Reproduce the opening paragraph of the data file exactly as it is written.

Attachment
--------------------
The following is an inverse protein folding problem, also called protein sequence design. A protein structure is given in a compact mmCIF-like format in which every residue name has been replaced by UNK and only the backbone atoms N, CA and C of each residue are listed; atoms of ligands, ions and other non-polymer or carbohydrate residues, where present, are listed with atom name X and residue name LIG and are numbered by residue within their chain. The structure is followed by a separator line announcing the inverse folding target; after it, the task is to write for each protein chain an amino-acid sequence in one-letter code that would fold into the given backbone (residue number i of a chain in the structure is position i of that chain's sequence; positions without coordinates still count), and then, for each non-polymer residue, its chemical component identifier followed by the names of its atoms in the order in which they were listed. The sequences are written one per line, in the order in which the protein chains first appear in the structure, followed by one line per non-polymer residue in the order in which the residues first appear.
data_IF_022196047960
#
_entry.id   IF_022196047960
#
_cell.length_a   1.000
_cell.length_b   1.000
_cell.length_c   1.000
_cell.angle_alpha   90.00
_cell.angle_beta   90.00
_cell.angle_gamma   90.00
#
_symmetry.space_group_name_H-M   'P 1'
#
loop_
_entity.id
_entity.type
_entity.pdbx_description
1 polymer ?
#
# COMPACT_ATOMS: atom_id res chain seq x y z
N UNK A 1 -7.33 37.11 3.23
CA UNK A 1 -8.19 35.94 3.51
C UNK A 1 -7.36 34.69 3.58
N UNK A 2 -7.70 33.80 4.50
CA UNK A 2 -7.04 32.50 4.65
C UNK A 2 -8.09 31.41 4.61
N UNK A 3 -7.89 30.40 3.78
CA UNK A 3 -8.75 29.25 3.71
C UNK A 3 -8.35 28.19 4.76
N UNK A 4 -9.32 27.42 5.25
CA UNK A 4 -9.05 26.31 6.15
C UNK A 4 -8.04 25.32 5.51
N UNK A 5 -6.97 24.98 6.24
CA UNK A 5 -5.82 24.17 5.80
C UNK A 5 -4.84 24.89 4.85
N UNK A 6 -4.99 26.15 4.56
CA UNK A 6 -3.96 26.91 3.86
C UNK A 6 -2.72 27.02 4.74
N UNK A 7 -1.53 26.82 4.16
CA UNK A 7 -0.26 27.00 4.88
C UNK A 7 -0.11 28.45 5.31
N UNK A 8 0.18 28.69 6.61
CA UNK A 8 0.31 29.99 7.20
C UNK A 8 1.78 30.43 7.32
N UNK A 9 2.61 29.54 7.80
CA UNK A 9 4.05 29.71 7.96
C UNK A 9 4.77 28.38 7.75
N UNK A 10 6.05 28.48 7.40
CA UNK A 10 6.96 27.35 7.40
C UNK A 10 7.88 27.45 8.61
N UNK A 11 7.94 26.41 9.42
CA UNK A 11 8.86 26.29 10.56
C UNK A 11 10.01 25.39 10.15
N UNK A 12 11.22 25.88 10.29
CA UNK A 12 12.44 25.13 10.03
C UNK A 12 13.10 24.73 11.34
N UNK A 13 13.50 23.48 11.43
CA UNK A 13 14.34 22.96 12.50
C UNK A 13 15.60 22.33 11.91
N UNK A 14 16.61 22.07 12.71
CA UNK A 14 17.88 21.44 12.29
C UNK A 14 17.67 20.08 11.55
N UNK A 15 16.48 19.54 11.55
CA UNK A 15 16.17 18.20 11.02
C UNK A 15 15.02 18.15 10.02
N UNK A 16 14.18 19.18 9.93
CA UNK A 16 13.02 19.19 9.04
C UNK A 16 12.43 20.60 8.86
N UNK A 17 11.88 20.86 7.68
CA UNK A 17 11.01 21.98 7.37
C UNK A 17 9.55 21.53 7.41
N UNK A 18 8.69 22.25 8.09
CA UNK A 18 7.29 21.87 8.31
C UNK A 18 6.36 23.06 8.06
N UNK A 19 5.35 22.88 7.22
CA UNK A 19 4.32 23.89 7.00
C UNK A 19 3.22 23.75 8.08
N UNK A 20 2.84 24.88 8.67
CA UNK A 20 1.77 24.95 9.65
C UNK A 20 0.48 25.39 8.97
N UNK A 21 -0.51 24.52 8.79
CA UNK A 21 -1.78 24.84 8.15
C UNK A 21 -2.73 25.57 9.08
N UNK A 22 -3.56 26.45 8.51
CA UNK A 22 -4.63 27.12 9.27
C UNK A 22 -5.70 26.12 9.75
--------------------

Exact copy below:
The following is an inverse protein folding problem, also called protein sequence design. A protein structure is given in a compact mmCIF-like format in which every residue name has been replaced by UNK and only the backbone atoms N, CA and C of each residue are listed; atoms of ligands, ions and other non-polymer or carbohydrate residues, where present, are listed with atom name X and residue name LIG and are numbered by residue within their chain. The structure is followed by a separator line announcing the inverse folding target; after it, the task is to write for each protein chain an amino-acid sequence in one-letter code that would fold into the given backbone (residue number i of a chain in the structure is position i of that chain's sequence; positions without coordinates still count), and then, for each non-polymer residue, its chemical component identifier followed by the names of its atoms in the order in which they were listed. The sequences are written one per line, in the order in which the protein chains first appear in the structure, followed by one line per non-polymer residue in the order in which the residues first appear.